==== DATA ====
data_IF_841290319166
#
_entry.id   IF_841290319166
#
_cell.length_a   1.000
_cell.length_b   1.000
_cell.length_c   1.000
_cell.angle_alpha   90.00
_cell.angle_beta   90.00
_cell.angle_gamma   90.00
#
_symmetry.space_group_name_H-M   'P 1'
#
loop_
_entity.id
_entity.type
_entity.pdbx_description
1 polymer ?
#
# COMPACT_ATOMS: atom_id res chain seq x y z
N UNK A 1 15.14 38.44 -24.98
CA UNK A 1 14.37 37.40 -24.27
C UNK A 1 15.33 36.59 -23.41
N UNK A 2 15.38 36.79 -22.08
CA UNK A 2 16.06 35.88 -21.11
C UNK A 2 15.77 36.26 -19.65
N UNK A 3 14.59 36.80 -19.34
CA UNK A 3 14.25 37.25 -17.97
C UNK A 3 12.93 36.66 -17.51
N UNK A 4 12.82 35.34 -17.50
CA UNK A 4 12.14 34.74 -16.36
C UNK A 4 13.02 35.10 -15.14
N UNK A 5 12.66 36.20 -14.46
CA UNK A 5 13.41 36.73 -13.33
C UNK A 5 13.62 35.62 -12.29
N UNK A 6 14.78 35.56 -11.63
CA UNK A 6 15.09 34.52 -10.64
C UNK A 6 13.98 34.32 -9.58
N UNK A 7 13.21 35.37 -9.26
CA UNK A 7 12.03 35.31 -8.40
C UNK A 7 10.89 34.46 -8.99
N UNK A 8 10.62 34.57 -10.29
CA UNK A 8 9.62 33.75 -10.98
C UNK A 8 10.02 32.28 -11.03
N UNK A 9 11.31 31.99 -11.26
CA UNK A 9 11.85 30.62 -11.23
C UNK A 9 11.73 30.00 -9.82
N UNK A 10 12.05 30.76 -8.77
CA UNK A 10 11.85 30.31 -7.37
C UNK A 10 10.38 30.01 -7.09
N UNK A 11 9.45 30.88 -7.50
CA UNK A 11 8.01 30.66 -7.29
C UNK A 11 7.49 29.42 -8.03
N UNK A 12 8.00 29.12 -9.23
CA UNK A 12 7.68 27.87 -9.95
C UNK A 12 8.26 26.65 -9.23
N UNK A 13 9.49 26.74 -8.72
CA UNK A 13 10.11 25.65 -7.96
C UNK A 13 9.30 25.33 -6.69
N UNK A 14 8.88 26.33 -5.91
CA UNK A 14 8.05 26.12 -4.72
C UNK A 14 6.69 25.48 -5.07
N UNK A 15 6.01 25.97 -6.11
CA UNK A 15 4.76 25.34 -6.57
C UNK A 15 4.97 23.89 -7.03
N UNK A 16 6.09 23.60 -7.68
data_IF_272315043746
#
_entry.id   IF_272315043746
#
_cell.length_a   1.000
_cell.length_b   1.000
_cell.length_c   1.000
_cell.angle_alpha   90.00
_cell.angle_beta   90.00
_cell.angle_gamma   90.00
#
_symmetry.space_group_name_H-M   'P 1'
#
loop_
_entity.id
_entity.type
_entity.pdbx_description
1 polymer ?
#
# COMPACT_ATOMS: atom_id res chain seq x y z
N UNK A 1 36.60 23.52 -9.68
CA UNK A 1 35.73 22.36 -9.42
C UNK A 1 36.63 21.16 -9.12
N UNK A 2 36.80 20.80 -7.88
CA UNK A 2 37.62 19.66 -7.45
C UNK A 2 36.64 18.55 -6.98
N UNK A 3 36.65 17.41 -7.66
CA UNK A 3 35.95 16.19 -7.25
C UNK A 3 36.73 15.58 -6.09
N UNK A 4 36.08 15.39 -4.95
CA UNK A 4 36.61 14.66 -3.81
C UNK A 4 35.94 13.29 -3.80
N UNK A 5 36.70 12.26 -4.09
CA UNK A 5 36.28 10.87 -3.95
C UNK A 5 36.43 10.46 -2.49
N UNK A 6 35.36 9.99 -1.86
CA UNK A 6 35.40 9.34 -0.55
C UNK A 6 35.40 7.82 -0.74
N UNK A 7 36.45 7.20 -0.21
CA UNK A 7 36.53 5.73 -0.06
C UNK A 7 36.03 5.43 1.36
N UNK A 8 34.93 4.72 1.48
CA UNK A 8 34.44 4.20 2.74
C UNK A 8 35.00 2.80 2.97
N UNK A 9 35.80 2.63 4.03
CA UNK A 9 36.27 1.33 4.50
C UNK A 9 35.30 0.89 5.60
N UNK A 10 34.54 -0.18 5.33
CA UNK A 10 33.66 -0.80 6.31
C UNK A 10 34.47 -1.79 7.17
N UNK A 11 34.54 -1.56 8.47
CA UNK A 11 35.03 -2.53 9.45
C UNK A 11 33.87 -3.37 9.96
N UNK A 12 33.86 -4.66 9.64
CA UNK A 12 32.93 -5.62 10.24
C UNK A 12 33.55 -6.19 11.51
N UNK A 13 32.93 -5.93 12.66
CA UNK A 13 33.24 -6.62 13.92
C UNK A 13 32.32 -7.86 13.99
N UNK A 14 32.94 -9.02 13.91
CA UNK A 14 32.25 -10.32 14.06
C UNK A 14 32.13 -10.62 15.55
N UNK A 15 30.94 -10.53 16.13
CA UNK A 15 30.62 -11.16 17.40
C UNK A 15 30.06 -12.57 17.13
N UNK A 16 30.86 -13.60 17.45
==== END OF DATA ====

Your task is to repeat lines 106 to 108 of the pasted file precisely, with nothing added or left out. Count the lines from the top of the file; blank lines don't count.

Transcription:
CA UNK A 7 36.53 5.73 -0.06
C UNK A 7 36.03 5.43 1.36
N UNK A 8 34.93 4.72 1.48